While the chances of this campaign forcing Ukrainians back to the negotiating table are slim from the perspective of Ukraine and the West, Putin and his minions see it differently. They threaten, coerce, and intimidate their own people every day to acquiesce; why doesn’t this approach work for everyone else?
The Ukrainian military was also a target. Russia hopes the strikes will divert military resources and Western aid to defending and rebuilding the power grid. Such an attack could help Russian General Sergei Surovikin and his embattled and demoralized ground forces.
More broadly, Russian missile and drone strikes have imposed enormous economic costs on the Ukrainian government. With an unreliable power supply, foreign investors will not return to Ukraine, denying the country’s need for foreign investment. And, crucially, it deprives Ukrainians of a source of export revenue. Waging war is expensive, and the Ukrainian government needs every penny. The degradation of Ukraine’s grid may have halted plans to export electricity to Europe and reduced its ability to earn foreign exchange.
The attacks also provided fodder for horrific Russian propaganda aimed at domestic audiences. Putin can point to them as successful military operations, to which Ukrainians have had limited reaction. British strategist Lawrence Friedman suggested, “The Ukrainians cannot do the same to the Russians…the Ukrainians are winning on the battlefield, but they cannot counter the Russians at the strategic level.” However, recently The attacks on two Russian airports suggest that the Ukrainian military thinks otherwise.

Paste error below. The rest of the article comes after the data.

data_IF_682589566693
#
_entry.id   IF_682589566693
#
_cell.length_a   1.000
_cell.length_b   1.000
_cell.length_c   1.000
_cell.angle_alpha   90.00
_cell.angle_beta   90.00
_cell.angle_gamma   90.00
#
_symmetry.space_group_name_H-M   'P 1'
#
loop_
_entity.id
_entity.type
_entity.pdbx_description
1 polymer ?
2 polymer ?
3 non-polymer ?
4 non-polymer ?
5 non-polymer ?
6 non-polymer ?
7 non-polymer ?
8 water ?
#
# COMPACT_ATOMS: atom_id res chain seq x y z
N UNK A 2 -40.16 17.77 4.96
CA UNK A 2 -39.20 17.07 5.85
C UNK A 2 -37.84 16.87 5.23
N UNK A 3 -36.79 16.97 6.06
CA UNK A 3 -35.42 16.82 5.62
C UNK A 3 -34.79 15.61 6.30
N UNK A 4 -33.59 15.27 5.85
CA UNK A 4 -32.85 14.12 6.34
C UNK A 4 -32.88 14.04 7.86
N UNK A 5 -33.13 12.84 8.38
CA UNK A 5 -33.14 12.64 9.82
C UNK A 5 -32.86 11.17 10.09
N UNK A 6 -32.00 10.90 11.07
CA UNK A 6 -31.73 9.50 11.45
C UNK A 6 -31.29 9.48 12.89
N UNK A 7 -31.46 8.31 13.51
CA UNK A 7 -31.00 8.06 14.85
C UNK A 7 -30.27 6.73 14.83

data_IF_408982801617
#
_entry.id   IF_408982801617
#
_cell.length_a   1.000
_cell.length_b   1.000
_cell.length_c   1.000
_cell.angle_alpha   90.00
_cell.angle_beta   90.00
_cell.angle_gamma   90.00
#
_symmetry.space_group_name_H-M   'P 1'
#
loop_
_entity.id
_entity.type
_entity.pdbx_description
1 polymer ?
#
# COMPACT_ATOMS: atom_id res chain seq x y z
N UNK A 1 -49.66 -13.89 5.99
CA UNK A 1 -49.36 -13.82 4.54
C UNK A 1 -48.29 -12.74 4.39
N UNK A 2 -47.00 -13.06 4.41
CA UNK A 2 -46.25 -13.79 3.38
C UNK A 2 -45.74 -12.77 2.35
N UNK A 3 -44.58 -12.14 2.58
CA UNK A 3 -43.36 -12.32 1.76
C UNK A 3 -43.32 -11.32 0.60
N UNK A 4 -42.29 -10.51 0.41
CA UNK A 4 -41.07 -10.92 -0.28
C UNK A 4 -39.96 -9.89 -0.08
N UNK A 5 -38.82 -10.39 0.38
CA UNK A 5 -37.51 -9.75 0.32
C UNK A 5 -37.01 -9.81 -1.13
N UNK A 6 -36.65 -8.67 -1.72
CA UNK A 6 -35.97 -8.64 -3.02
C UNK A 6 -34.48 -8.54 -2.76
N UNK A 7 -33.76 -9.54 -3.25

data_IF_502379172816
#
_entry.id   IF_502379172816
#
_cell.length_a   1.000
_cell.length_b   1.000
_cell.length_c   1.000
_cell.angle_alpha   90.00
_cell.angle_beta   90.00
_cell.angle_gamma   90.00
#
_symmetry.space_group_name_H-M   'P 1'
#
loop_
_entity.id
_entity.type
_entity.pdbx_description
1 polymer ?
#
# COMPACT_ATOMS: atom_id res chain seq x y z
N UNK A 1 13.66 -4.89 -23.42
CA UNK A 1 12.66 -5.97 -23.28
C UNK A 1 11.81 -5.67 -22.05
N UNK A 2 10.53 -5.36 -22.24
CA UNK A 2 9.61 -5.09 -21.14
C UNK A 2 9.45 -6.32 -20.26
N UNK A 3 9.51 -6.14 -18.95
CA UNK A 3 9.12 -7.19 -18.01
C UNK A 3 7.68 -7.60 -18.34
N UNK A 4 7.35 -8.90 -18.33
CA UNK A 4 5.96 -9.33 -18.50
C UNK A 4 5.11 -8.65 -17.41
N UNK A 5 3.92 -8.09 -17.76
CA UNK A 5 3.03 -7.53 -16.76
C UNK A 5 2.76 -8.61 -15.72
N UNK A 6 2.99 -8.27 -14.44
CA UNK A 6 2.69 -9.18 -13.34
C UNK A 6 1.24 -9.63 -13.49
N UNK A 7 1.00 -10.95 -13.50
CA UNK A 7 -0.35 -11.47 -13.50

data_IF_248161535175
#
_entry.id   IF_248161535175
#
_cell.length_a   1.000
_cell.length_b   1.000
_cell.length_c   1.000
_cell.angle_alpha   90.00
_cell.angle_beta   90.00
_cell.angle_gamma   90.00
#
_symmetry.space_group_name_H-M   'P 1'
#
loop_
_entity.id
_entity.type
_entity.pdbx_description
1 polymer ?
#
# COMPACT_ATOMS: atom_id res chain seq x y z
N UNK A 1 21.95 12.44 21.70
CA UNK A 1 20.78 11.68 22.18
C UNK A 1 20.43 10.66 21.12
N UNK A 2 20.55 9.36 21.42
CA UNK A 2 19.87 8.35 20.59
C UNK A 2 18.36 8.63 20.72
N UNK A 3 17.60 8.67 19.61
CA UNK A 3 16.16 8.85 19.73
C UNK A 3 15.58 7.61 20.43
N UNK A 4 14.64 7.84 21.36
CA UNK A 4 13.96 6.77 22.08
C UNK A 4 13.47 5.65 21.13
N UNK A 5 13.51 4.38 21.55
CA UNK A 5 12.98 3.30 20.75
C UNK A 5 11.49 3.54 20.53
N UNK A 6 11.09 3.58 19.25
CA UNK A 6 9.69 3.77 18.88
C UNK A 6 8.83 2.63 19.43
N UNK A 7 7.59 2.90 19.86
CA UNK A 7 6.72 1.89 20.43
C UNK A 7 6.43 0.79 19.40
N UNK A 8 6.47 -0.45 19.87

Many missiles were shot down. But many Russian missiles and suicide drones are still capable of hitting power stations, substations and other civilian infrastructure. However, if anything, the current missile and drone strikes against Ukrainian targets appear to have strengthened Ukraine’s resolve. Until Ukraine can prove to Putin that he cannot defeat it in this way, it will need to keep strengthening its defenses. Ultimately, the success of these Russian attacks may depend on who runs out of missiles first.
Because of Russia’s failure to induce concessions from Ukraine through these attacks, the future of the energy war we are seeing now is uncertain. It doesn’t portend some new form of warfare in the future for everyone. However, it is an option for broader, systematic, coercive actions that, along with cyber and physical attacks, may appeal to some national leaders.
We can rest assured that the dictators in Beijing and their military leaders will watch and learn.
Mike Ryan A retired major general, he served in the Australian Defense Force for over 35 years and was the President of the Australian Defense Academy.he is Transforming War: The Future of Great Power Competition and Conflict in the 21st Century.
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